In The News: Small business relief must focus on actual small businesses
This article originally appeared in the Worcester Business Journal on January 25th, 2021.
When hearing the term “small business,” you probably envision a decades-old hardware store or that North End restaurant you order takeout from once a week. However, other small business owners and I are finding out the hard way there is an exploitive gulf between ours and the government’s definitions being used to protect and save them.
As I write this, I’m feeling the same frustration as I work nonstop to guide my company through another set of small business relief funding, which defines small businesses as any company making less than $100 million annually. It reminds me of the ridiculous lengths I had to take during the last round of the Payroll Protection Program to secure funding for my 10-employee business.
In the decades ago that was May 2020, I checked my messages every hour. I had submitted our PPP application on the first day of the first round of funding to Bank of America. Next, the teeth-grinding process of information requests and asking for updates. Finally, we got confirmation our application was accepted. In the weeks of silence to follow, all calls and emails triggered automated responses conveying no one was available to talk to us.
It took intervention from our state’s government delegation (a deputy director from Congressman Jim McGovern) to break this stonewall and get a Bank of America vice president to take accountability and get our PPP application processed. So why were mine and so many other actual small businesses at the bottom of that queue? Why were we the face of the funding but not the recipients of the relief?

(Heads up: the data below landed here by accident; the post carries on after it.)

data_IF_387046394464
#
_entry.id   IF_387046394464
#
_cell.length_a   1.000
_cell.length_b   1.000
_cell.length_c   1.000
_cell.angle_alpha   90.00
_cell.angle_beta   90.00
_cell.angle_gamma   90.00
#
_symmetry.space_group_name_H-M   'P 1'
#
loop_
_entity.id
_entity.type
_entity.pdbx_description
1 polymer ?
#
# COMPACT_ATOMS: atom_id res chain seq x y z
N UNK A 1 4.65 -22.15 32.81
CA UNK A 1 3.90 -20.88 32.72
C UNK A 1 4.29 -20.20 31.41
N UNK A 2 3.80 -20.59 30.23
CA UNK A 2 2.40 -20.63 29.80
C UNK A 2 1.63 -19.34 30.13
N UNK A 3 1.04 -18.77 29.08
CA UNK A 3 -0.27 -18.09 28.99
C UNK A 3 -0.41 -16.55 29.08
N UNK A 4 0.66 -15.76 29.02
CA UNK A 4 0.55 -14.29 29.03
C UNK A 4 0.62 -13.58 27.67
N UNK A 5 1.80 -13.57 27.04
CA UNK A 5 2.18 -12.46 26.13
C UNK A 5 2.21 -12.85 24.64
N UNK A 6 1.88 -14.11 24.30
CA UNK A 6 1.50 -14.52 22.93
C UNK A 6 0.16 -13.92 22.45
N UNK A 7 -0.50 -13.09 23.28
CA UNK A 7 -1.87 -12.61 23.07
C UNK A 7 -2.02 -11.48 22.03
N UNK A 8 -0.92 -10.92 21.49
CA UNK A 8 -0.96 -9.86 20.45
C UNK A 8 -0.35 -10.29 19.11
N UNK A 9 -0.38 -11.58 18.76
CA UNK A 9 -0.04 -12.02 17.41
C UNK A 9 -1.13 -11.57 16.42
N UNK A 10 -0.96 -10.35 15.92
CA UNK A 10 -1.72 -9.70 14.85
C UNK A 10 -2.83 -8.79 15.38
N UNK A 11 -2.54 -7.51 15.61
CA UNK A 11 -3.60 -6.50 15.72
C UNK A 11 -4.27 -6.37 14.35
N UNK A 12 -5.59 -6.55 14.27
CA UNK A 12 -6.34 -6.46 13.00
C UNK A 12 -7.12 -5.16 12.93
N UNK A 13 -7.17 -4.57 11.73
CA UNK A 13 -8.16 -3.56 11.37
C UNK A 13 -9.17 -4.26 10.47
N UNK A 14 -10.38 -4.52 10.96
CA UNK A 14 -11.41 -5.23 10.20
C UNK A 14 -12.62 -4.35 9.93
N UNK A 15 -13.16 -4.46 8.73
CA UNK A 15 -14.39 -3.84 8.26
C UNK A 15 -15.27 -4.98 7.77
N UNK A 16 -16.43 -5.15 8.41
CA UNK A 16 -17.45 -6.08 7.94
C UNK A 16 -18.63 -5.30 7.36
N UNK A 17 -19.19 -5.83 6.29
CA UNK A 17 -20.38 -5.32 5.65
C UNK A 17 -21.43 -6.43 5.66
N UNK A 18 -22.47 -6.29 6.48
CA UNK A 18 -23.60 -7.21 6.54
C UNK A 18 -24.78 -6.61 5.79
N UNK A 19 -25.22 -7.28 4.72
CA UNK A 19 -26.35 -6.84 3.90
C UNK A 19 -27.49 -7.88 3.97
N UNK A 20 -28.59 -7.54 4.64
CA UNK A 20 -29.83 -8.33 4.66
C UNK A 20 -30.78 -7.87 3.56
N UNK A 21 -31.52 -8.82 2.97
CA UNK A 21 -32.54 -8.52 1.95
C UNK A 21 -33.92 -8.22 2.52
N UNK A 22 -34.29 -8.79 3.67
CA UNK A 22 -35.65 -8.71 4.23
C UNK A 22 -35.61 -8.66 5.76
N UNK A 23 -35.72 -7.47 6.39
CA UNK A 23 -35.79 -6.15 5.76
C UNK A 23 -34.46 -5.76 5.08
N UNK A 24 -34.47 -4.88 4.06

It comes down to the definitions of small businesses and the favoritism banks – notably Bank of America, which is now facing multiple lawsuits – have shown to the biggest of small businesses. Those with connections, full-time staff, and more favorable loan sizes made out the best, talking to bank VPs without having to beg for government assistance.
The gap between a small business at the top of that food chain and what you and I support as small businesses – the restaurant on the corner, the mom-and-pop retailer, the women’s boutique – is insurmountable. They don’t stand a chance against a multi-state, 400+ staff corporation, with a well-connected millionaire CEO.
Small businesses are dying, and the relief supposedly being set aside for them is beyond reach. We need to redefine small companies and make sure when we offer them safety nets like the PPP, and that it’s for them, first and foremost. To first access and apply, to first speak to a live human about their applications, and to first be processed and funded.
The term small business has always been subjective. Now it feels like a catchphrase evoking a vision of that local hardware store, but really what it means is much larger businesses are competing for the same dollars. Change the definition and get the security nets in place for the smallest of businesses, not those too big or well connected to fail.